top cx logo
cx logo
Explorearrow down
search icon

Covid Pfizer jab: court case claiming side effects begins in France

A lawyer wants to prove his client’s arthritis is linked to the jab. He says he has up to 300 clients with similar claims

A woman looking at a plaster over a vaccination wound on her upper arm

A Marseille lawyer claims that his clients developed illnesses after receiving their vaccinations, which they believe are linked to the jab Pic: 9nong / Shutterstock

A French lawyer yesterday (January 9) launched a bid to prove his client’s ‘totally incapacitating’ illness came on as a result of taking the Pfizer Covid vaccine.

Marseille avocat Eric Lanzarone, who says he has around 300 similar clients on his books, is bringing a case against both Pfizer, the American company which makes and markets the vaccine, and BioNTech, the German laboratory which developed it.

A hearing was held before Marseille’s civil court yesterday, to bring the case of one of the clients, a 55-year-old woman who is remaining anonymous.

He wants her symptoms to be acknowledged as side effects of the Pfizer-BioNTech vaccine.

Mr Lanzarone said she developed rheumatoid arthritis a few days after her second dose of the Pfizer vaccine.

“Today, she can no longer walk for more than 500m without stopping and has been on sick leave from work since. This is a totally incapacitating, disabling side effect.”

Mr Lanzarone says among his many clients with similar claims he has seen such issues as vision problems, endometriosis, and myocarditis (heart problems).

In its defence, US pharmaceutical giant Pfizer put forward a team of lawyers, led by Capucine Van Robays, also from Marseille.

Lawyer wants a medical expert to be designated by court

In order to prove a link between the vaccination and his client’s illness, Mr Lanzarone wants a medical expert to be designated by the court to determine cause and effect.

If the link is proven, he will undertake a further court process to seek compensation.

Yesterday saw arguments between the two parties as to what sort of expert should be designated.

Mr Lanzarone stated an immunologist or a specialist in internal medicine was required to fully prove the link, whereas Pfizer and BioNTech suggested a rheumatologist. Mr Lanzarone believes the latter would only take note of his client’s current condition, not the way it arose.

The judge is set to decide with a further hearing now due on February 13.

Meanwhile the alleged victim asked for a €5,000 payment now to be offset against her future compensation. The companies’ lawyers said this was inappropriate as nothing had been proved.

One of the lawyers for Pfizer, Sylvie Gallage-Alwis, said: “Most of the time polyarthritis is a genetic illness and there is a long list of causes of this illness.” 

Mr Lanzarone says he is not ‘anti-Vax’

Mr Lanzarone has stated he is not ‘anti-vax’, but that he was called upon by a number of people to represent them after publicity over his attempts last year to contest a contract signed between Pfizer and the European Commission when the vaccine was ordered.

He claims the contract, whose full details have officially been kept confidential but which he says he has had sight of when it was briefly released on the internet, requires Pfizer to be compensated by the French state in the case of them incurring legal costs and penalties related to side effects from having the jabs.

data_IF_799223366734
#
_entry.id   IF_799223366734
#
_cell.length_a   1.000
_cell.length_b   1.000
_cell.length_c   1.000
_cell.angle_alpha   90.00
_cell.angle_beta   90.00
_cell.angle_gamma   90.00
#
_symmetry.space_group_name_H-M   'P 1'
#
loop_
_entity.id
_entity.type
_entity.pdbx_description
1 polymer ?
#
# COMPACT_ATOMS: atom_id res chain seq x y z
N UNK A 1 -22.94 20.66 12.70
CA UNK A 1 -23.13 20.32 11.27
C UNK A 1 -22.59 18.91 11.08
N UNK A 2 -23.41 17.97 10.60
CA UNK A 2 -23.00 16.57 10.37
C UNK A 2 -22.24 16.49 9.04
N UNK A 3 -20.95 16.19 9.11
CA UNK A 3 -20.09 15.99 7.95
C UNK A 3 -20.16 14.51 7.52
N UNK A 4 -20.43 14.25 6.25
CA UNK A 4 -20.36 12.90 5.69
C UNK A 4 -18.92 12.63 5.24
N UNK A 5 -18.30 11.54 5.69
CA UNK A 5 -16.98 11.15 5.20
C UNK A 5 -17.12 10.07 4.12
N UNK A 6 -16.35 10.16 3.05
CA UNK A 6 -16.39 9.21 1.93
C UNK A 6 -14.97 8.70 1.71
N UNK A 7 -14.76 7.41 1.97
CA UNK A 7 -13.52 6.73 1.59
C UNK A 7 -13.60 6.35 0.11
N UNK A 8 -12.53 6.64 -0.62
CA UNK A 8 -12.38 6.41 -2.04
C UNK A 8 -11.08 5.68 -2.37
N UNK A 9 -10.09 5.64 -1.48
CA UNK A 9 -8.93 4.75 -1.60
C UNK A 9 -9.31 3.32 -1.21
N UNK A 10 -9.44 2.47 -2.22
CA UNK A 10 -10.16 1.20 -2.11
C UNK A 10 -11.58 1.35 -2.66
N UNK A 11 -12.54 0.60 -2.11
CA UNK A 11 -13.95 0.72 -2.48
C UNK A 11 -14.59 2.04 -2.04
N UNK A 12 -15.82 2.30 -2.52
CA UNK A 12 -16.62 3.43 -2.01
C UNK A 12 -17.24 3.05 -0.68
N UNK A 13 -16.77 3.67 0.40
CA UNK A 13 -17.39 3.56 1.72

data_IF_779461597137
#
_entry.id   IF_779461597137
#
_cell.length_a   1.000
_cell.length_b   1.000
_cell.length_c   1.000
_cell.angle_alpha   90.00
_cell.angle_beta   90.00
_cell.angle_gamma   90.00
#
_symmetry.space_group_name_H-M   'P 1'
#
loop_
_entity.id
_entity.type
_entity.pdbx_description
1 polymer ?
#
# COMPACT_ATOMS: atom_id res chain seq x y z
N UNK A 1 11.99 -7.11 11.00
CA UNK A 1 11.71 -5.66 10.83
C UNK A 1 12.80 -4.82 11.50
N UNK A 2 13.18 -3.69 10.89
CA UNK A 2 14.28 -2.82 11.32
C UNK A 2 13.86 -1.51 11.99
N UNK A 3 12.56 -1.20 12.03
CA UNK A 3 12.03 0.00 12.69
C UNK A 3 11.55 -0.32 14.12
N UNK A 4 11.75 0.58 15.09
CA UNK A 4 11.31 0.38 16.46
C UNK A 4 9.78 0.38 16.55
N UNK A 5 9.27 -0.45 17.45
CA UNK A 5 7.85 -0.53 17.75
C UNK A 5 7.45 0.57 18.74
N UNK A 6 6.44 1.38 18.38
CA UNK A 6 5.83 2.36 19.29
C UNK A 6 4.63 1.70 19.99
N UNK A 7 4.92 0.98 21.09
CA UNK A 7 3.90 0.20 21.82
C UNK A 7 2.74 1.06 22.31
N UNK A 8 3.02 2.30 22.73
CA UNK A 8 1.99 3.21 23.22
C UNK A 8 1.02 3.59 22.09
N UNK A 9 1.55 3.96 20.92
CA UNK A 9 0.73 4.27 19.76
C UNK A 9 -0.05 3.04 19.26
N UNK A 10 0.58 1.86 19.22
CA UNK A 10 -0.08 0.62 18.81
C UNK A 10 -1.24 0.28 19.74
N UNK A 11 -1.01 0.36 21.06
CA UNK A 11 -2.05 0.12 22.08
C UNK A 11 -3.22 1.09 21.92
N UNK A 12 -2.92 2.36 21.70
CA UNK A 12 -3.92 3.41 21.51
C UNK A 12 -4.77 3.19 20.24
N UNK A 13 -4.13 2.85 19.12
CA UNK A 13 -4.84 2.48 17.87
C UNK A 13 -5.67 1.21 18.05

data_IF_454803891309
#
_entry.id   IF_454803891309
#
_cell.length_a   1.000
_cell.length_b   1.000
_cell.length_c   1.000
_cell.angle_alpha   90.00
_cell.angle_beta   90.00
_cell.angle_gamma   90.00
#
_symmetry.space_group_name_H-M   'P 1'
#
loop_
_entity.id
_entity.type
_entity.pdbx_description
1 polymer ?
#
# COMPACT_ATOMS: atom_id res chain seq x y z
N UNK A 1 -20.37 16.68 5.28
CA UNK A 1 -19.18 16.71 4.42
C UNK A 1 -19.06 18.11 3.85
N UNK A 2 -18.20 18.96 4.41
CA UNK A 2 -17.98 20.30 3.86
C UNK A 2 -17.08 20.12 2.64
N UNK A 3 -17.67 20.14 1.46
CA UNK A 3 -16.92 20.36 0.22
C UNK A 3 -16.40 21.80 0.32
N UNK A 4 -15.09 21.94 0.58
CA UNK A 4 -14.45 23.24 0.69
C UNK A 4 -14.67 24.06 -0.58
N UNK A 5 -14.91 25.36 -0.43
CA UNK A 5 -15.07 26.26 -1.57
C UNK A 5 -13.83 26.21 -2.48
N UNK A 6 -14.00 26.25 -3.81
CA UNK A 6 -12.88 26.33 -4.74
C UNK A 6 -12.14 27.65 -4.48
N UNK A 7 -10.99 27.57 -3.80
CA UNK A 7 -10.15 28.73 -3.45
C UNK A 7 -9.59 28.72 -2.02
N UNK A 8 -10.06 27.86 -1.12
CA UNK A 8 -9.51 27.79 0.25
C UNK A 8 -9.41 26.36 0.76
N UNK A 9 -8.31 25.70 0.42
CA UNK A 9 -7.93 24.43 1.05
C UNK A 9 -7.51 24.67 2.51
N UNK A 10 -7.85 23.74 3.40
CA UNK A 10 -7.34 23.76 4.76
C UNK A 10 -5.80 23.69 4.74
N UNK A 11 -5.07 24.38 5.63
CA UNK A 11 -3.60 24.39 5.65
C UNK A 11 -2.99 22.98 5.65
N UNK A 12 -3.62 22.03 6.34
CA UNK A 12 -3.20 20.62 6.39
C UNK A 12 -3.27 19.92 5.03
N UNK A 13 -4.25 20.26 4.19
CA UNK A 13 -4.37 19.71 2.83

Mr Lanzarone said: “It’s about privatising profits, but making the state responsible for the risks. I don’t think it should be up to taxpayers in France to pay out for side effects.”

The case in Marseille also follows an ongoing one started last year on behalf of a parisian woman with heart problems that she also says developed after being vaccinated. In that case Mr Lanzarone sued only Pfizer and not BioNTech. 

140 million Pfizer jabs in France

There have been more than 140 million Pfizer injections administered in France, data from Santé publique France and CovidTracker shows. It was one of the most commonly-used vaccines in the country, alongside the Moderna jab. 

See also: Covid: Daily updates on the situation in France

The AstraZeneca vaccine was also given early in the campaign but this was later retired from use in France due to a fear of unwanted side effects.

In March 2021, the French medicines safety agency l’agence nationale de sécurité du médicament et des produits de santé (ANSM) analysed data from across the country’s medical monitoring centres les centres régionaux de pharmacovigilance (CRPV), and published a report into side effects. 

In February 2022, the French Senate debated the issue of vaccine side effects after a petition on the subject gathered 33,000 signatures.

Related articles

First report into side-effects of Covid vaccines in France

Covid France: Should I report minor side-effects after jab?

Covid France: Why do women report more vaccine side-effects than men?

Resident or second-home owner in France?
Benefit from our daily digest of headlines and how-to's to help you make the most of life in France
By joining the newsletter, you agree to our Terms & Conditions and Privacy Policy
See more popular articles
The Connexion Help Guides
featured helpguide
Visa and residency cards for France*
Featured Help Guide
- Visas and residency cards (cartes de séjour) for France help guide - Understand when visas and residency cards are required to move to France or come for an extended stay - Applies to Britons (post-Brexit) and to all other non-EU/non-EEA/Swiss nationalities - Useful to anyone considering a move to France, whether for work or otherwise, or wanting to spend more than three months at their French second home
Get news, views and information from France
You have 2 free subscriber articles left
Subscribe now to read unlimited articles and exclusive content
Already a subscriber? Log in now